Fifteen years ago today, former football star O.J. Simpson fled his home with friend Al Cowlings in a white Ford Bronco, beginning the most famous police chase in history. Two years later, the Ford Bronco was dead. Coincidence? No.
The day before the great chase, Ford had one of the oldest names in sport-utility vehicles just as the form factor was coming into its own. What changed? How was O.J. Simpson able to kill an entire legacy? The main factor was probably that the whole event occurred during prime-time. Every news network went up with national coverage. People crowded overpasses and streets to wave at O.J. as he passed. They interrupted an important and exciting Game 5 of the NBA Finals between the Houston Rockets and New York Knicks. Network news magazines set all-time ratings highs that week.
A fleet of black-and-white CHP cars pursued O.J. and Al slowly as they made their way towards Simpson's house. All the while he carried a gun in the backseat while commentators assumed he was going to kill himself. It was a start of a media obsession that would last for years. Almost instantly the white Ford Bronco became the butt of numerous jokes. Late-night comedians made references to the "O.J. Edition Bronco" with its own knife storage and blood-proof floors.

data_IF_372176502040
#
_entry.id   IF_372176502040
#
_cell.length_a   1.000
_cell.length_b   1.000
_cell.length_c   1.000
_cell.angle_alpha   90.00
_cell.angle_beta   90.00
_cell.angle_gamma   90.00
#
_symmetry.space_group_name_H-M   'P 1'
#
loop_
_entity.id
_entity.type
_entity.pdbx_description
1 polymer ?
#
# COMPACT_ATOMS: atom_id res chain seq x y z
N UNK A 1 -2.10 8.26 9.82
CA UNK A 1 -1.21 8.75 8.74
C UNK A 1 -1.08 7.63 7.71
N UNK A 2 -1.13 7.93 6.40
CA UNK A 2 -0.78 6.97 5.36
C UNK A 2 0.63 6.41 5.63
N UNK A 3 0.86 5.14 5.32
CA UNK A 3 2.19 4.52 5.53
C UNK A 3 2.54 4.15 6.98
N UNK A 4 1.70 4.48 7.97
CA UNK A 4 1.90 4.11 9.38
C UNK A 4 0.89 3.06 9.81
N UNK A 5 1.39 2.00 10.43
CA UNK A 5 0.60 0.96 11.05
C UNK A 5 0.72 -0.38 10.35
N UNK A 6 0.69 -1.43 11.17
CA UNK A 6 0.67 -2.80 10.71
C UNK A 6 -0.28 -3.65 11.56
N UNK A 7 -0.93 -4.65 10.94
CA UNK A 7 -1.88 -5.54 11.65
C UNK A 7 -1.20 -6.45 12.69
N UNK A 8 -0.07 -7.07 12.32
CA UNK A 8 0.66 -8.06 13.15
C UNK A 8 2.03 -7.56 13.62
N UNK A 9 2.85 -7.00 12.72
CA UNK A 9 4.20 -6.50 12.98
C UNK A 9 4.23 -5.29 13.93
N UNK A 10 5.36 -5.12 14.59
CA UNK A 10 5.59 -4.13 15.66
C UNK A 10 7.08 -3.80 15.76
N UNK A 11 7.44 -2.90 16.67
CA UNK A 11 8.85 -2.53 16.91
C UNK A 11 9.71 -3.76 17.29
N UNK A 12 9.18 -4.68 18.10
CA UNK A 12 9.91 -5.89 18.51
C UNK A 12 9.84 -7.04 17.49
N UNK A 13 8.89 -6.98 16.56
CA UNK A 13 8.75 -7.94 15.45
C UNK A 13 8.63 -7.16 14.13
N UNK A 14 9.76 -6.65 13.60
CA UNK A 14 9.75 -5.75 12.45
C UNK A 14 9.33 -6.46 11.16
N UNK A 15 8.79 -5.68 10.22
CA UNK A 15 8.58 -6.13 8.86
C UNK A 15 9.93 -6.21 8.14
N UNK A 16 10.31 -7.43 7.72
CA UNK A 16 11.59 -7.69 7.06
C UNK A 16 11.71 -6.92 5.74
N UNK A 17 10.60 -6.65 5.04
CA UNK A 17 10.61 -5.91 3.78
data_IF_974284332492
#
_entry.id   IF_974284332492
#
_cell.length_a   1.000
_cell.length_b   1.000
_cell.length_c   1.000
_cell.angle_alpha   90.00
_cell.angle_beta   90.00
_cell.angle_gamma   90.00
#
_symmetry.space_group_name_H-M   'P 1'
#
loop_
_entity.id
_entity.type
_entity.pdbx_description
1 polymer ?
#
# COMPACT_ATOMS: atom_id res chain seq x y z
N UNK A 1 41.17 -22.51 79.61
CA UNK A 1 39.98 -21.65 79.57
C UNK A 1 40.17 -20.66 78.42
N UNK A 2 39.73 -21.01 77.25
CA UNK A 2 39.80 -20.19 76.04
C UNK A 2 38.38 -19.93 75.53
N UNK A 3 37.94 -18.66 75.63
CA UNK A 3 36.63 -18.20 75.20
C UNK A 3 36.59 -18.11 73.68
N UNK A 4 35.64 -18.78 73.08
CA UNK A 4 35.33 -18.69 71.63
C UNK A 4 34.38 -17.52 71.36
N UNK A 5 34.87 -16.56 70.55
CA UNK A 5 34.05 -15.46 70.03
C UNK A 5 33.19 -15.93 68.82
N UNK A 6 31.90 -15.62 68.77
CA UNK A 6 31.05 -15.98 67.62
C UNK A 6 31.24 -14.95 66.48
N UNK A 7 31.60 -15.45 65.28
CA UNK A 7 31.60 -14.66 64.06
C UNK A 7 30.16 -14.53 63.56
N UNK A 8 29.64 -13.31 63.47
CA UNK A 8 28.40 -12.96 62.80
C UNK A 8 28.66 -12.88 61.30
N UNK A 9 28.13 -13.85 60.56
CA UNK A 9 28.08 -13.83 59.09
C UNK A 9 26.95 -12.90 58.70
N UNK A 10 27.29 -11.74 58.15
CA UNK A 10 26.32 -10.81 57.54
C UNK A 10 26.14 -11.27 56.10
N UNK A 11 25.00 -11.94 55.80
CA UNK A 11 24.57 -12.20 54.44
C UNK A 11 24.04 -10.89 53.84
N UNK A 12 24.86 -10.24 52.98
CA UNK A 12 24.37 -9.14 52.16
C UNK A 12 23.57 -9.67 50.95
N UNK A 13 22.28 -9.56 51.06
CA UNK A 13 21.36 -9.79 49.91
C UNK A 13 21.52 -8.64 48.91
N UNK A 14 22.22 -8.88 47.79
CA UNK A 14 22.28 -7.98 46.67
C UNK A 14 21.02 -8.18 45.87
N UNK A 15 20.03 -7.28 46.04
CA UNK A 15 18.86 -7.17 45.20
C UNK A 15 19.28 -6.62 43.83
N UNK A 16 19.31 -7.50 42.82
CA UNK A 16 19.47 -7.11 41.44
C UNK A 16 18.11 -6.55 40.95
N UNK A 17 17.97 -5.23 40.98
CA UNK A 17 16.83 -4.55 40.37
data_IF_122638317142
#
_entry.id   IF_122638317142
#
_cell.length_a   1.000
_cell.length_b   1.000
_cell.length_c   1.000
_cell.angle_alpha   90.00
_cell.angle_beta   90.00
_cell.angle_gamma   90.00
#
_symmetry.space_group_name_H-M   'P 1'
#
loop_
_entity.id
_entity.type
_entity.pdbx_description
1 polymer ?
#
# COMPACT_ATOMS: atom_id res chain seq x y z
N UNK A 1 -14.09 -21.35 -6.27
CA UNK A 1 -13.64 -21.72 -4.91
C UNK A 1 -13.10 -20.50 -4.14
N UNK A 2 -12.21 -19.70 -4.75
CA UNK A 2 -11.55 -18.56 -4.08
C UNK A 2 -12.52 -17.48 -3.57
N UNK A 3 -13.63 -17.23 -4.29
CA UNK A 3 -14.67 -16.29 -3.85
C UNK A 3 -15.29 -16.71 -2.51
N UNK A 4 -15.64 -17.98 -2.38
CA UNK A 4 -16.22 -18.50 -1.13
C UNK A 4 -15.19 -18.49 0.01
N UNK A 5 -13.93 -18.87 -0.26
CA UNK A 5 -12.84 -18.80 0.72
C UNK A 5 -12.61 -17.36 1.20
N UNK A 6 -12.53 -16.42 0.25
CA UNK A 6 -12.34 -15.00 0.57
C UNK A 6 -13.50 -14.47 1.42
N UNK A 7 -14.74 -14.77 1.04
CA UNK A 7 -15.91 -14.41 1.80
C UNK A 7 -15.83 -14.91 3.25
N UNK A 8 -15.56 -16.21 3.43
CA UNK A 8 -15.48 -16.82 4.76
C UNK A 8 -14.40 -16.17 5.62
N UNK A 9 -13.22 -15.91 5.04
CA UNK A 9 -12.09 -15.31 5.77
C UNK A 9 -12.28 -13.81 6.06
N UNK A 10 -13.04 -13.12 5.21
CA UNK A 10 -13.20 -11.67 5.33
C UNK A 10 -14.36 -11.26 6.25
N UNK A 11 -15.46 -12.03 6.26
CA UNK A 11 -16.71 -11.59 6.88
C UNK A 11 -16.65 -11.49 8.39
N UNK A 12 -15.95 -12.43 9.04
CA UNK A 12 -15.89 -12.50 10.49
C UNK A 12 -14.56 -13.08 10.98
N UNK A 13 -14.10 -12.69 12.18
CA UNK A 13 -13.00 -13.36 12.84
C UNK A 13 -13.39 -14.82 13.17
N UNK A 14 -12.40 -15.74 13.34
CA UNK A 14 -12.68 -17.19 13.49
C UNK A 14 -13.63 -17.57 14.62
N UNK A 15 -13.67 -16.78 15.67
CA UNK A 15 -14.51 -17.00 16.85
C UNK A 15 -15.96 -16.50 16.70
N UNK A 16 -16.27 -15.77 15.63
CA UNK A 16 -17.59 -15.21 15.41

The day after the chase, the Ford Bronco was the most infamous nameplate since the Corvair and Pinto. Less than two years later Ford would discontinue the Bronco and replace it with another F-series based SUV called the Ford Expedition. If only they'd taken O.J.'s car...
Photo Credit: Allen J. Schaben/Los Angeles Times